Law Library Stacks

Back to Decriminalization of Narcotics

Argentina’s Law 23737 of 1989 punishes drug possession with imprisonment of one to six years and a fine.[1]  Article 14 of the Law also punishes the possession of small quantities of drugs for personal use.  However, the penalty in such cases is imprisonment for one month to two years, which can be replaced by detoxification and rehabilitation treatment.[2]

In the 2009 Arriola decision[3] the Supreme Court declared the penalty provision (second paragraph) of article 14 unconstitutional as a violation of article 19 of the National Constitution (NC), which provides as follows:

The private actions of individuals, which in no way offend public order or morality, nor injure a third party, are only reserved to God and are exempted from the authority of judges.  No inhabitant of the Nation shall be obliged to perform what the law does not demand nor deprived of what it does not prohibit.[4]

The Arriola case involved five individuals who were arrested when leaving their house with small quantities of marijuana.  The Supreme Court concluded that criminalizing the possession of drugs for personal use when it does not pose any danger or harm to others is a violation of NC article 19.[5]  It also ruled that personal use protected under the NC must not affect others, and that possession for personal use must be determined by the small quantity of the drug in question.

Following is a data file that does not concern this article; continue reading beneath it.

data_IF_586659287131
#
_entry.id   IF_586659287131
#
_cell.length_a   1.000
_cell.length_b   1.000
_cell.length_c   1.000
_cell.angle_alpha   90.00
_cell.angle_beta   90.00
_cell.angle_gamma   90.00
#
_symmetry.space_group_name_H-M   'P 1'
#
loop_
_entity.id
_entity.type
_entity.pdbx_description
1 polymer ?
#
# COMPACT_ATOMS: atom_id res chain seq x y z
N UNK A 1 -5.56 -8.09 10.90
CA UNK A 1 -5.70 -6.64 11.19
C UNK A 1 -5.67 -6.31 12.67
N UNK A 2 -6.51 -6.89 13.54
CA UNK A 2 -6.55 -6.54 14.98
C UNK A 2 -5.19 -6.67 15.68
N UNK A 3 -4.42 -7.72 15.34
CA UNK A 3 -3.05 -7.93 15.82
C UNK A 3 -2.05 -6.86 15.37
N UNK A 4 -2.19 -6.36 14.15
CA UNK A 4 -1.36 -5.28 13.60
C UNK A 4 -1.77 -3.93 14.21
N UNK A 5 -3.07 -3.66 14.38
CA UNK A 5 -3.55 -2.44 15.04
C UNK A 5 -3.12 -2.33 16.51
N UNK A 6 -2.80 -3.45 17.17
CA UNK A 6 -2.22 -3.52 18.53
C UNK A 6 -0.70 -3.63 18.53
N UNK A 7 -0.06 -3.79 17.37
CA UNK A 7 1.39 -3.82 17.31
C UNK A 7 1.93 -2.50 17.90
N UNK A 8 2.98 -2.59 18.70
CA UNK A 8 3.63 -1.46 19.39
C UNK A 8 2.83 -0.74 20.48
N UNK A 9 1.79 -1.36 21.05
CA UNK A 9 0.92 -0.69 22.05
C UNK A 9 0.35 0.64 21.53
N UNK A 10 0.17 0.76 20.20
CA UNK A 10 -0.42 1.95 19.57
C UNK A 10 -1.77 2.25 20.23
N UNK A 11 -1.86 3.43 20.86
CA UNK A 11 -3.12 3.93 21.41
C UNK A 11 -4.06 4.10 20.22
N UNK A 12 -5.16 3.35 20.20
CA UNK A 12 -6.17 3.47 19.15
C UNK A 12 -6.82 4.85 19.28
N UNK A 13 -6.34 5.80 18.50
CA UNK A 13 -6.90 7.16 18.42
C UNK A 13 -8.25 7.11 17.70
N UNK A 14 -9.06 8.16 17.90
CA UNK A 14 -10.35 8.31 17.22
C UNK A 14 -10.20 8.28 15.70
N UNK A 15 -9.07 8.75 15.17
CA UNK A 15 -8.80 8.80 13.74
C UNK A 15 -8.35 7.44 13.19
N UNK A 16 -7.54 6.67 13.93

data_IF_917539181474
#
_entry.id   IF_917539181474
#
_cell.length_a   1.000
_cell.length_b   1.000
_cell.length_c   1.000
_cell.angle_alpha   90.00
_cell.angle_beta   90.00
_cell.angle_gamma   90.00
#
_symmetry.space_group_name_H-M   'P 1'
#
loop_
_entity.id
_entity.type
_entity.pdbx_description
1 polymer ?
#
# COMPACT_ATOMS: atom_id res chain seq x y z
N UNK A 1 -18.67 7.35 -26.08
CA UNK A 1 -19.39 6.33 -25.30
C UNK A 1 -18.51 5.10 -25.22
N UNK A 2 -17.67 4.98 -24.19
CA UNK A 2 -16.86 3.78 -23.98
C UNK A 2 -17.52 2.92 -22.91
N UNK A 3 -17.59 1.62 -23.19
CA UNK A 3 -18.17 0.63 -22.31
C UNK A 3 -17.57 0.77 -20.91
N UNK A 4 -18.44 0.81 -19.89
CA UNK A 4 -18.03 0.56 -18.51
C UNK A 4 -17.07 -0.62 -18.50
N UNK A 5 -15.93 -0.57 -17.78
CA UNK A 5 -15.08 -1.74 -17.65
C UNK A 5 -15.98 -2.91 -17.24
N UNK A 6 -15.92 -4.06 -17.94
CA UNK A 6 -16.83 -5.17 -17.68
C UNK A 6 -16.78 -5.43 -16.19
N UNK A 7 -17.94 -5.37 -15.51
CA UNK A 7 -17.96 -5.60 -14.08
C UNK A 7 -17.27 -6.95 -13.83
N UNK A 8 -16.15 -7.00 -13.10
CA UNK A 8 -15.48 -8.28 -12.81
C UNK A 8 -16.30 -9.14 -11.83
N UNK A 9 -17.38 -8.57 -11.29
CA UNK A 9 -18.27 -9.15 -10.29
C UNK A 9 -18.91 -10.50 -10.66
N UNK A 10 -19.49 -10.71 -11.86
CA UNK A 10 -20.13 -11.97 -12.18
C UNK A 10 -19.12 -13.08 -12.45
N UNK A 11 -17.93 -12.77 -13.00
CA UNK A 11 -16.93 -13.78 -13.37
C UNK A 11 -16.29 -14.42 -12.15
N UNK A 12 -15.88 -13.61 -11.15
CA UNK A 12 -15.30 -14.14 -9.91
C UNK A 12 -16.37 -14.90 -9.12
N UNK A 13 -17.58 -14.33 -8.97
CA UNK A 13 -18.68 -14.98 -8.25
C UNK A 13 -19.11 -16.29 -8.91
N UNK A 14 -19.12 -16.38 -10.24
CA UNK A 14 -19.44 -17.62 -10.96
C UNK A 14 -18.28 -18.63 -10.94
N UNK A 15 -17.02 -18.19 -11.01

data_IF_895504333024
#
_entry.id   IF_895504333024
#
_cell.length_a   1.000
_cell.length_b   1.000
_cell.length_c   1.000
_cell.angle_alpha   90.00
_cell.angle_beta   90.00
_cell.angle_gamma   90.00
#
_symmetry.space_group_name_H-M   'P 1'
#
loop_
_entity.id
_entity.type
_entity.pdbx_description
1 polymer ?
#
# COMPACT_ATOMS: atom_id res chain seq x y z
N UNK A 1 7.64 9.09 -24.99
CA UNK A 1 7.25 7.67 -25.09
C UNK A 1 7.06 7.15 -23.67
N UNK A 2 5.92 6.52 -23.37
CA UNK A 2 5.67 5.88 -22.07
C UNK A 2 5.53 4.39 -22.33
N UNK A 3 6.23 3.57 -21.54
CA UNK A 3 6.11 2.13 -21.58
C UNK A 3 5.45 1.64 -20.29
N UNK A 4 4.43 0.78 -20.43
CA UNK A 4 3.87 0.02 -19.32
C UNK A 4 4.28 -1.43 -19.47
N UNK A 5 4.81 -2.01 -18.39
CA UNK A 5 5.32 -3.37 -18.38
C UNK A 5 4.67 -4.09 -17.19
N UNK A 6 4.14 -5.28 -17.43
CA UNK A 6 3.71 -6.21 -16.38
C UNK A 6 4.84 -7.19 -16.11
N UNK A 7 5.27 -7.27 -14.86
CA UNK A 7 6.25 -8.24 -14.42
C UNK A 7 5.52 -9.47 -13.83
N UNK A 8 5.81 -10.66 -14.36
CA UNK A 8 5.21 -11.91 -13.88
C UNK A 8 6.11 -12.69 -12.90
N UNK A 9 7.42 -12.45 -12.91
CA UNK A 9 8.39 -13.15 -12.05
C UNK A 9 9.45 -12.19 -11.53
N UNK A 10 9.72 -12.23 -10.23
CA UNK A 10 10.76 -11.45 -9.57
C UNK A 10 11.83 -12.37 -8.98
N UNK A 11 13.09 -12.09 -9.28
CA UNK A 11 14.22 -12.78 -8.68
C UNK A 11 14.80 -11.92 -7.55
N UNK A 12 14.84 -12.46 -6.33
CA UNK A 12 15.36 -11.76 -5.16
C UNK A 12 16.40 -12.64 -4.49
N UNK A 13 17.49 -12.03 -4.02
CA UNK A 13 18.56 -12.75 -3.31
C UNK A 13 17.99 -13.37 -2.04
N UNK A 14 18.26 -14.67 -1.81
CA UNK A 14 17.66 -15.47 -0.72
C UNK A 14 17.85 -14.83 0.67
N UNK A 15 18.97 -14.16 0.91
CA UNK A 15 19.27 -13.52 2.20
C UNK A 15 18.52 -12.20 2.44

The ruling does not specifically state what amounts are considered “small amounts” for personal-use purposes.  The broad language used in the ruling, coupled with the fact that decisions rendered by the Supreme Court are only applicable to each individual case and do not bind other lower courts, has led other courts to continue prosecuting drug users.[6]  Therefore, each judge has the authority to determine the quantity and circumstances that qualify as “personal use.”[7] 

In the Arriola case, the Supreme Court did not decriminalize the use of marijuana in general.  It only ruled that it is unconstitutional to impose criminal penalties on an adult who consumes a small amount of marijuana in a private setting with no harm to others.[8]

On April 2016, the government reportedly announced that it will send a bill to Congress that would amend Law 23737 to set clear limits and amounts on drugs for purposes of establishing personal use in order to avoid the confusion created by the Arriola decision.[9]

Back to Top

Prepared by Graciela Rodriguez-Ferrand
Senior Foreign Law Specialist
July 2016

[1] Ley No. 23737, art. 14, para. 1, Sept. 1, 1989, Boletin Oficial [B.O.], Oct. 10, 1989, http://servicios.infoleg., archived at

[2] Id. art. 14, para. 2 & art. 17.

[3] Corte Suprema de Justicia de la Nación [CSJN] [National Supreme Court of Justice], 25/8/2009, “Arriola, Sebastián y otros / Recurso de Hecho” (Arriola Case) (A. 891. XLIV), documentos/verUnicoDocumento.html?idAnalisis=671140, archived at

[4] Constitución Nacional art. 19, B.O., Dec. 15 1994,, archived at (translation by author).

[5] Arriola Case at 86, para. 14..

[6] Santiago Safar, El Fallo Arriola: Punto de Partida para la Edificación de una Jurisprudencia Razonable en Torno a la Tenencia de Estupefacientes para Consumo Personal 20 (unpublished seminar paper, Universidad Nacional de La Plata, n.d.), available at en_relac_tenencia_persona_Sant_SAFAR.pdf (last visited June 30, 2016), archived at

[7] Id.

[8] La Corte no Ordenó la Despenalización General del Consumo de Marihuana, Centro de Información Judicial (Aug. 25, 2009),, archived at

[9] Daniel Gallo, El Gobierno Definirá la Cantidad de Drogas de Tenencia para Consumo, La Nación (Apr. 25, 2016),, archived at